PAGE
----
Meeting in Poland on 23 and 24 January 2016
Part 34

Questions and answers on the topic 'Things' (continuation)


Participant 1: If the spouses are without a church wedding and have only a civil marriage, does their money is counted as shared?

Rositsa Avela: Yes, it does, but only the money that the spouses agreed to be counted as such and are placed in one specific place, regardless of whether that place is in the house or it is a joint bank account with two payment cards to that account. In the face of society and the law, they are a family. Those who were a family additionally in the face of the Lord, but then they torn their family aura and remain without it are equated with those who have only a civilian marriage – for them applies the same rule about the money. Even those living in cohabitation without being a family, their money is also shared if they put them in one place and both partners agree to use them for buying and paying everything necessary.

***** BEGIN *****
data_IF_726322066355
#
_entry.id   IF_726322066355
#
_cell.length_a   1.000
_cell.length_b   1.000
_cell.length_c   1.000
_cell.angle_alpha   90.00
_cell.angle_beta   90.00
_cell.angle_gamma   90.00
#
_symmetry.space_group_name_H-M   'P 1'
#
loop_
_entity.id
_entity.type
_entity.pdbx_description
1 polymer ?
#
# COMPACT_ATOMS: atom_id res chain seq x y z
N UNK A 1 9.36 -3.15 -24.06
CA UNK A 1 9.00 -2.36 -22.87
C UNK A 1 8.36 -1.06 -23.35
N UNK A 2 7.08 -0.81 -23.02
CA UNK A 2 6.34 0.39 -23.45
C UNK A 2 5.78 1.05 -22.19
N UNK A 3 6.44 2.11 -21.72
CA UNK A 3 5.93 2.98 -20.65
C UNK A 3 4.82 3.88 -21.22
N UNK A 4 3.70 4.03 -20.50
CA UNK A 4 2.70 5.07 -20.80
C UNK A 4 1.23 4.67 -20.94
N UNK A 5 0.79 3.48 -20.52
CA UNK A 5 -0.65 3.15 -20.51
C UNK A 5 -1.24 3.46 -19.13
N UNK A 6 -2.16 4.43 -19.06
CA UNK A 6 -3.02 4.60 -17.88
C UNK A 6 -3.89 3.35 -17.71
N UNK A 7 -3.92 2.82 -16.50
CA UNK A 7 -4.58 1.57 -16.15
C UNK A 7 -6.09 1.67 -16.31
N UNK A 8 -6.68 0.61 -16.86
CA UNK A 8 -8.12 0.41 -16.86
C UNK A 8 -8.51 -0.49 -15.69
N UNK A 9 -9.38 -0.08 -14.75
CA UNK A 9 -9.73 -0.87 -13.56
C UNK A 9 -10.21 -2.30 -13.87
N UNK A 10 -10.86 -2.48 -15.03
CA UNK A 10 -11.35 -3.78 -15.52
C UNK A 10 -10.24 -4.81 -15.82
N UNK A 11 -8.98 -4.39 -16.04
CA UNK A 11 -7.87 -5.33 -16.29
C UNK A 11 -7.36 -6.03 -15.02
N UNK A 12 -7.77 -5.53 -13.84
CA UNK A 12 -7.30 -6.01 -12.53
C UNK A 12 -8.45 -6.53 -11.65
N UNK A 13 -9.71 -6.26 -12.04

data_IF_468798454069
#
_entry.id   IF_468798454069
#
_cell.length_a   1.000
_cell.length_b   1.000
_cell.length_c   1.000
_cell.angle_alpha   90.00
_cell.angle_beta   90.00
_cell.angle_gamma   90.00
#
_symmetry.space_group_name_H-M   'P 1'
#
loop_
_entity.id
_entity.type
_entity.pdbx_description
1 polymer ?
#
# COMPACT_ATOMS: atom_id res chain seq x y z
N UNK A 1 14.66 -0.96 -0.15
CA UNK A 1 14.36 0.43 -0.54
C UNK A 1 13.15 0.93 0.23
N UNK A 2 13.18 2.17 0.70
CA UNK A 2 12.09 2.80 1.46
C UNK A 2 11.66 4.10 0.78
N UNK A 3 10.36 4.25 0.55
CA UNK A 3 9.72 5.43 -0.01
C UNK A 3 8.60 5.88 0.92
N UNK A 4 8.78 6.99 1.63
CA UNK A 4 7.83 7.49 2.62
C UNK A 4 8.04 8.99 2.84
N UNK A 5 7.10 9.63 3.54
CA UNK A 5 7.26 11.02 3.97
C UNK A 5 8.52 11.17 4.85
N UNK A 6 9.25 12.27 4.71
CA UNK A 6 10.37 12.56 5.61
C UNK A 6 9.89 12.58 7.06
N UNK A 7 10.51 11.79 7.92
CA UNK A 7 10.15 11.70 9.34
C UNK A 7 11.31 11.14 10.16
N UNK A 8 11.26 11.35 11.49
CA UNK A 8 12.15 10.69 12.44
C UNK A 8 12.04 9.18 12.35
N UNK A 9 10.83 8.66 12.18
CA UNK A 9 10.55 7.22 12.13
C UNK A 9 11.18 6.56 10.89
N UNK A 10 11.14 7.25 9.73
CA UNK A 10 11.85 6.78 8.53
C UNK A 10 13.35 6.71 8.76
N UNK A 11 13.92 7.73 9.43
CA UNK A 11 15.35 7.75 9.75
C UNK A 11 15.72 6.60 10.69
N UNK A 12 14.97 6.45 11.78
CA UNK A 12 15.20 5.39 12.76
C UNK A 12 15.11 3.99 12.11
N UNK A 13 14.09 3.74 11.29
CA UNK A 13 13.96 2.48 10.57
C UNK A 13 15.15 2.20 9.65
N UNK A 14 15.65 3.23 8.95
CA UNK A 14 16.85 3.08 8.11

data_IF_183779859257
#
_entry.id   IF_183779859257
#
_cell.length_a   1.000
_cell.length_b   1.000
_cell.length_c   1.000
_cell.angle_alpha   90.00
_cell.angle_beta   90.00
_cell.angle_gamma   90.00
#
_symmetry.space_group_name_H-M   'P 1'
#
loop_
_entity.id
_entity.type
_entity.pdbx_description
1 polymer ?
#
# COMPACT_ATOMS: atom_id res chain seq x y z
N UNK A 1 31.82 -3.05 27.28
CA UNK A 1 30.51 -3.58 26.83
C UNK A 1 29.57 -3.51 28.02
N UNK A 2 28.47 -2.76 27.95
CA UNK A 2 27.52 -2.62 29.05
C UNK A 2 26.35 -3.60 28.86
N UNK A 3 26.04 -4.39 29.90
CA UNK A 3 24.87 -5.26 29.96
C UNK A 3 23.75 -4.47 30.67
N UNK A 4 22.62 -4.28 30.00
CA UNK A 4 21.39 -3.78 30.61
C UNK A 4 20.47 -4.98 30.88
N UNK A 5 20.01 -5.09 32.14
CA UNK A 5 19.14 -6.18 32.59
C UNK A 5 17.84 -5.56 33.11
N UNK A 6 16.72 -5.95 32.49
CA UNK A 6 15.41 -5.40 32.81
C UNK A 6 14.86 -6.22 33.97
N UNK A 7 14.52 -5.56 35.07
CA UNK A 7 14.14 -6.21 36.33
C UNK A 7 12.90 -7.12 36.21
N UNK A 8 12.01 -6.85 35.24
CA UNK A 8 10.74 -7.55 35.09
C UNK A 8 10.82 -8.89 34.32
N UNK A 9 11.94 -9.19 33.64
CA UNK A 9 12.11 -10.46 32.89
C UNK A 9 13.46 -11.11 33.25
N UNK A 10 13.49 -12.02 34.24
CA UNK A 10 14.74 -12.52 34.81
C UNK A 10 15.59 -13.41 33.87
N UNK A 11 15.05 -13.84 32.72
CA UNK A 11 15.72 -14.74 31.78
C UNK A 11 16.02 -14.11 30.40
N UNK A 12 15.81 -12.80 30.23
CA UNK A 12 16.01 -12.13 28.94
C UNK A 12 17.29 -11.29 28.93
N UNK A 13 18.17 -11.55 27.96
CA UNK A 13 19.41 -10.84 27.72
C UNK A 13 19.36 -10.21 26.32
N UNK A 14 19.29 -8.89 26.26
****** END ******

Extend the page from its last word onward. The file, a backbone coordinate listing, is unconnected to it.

Participant 1: Are their items a common property as well?

Rositsa Avela: Yes, in all these cases all that was acquired with the shared money is their common property, and both of them are co-owners if both of them work for their common welfare in that common household.

Participant 2: What is the status of the items that spouses give to each other as gifts before they become a family – is that a personal property of the one who received the gift or they remain 'foreign things' owned by one that has given them? If they are a family now, does that changes things?

Rositsa Avela: It is irrelevant that they have married after that. They become one in the face of the Father, but their belongings preserve their status, as it was before they have become a family. Therefore, when one of them have received a gift if she made even the smallest gift to the other in return or helped him in something or worked for him as a gift, then the gift becomes a personal property of gifted before they become a family. If she missed to do it, the gift remains the property of the one who makes the gift before they become a family and after that.


To be continued.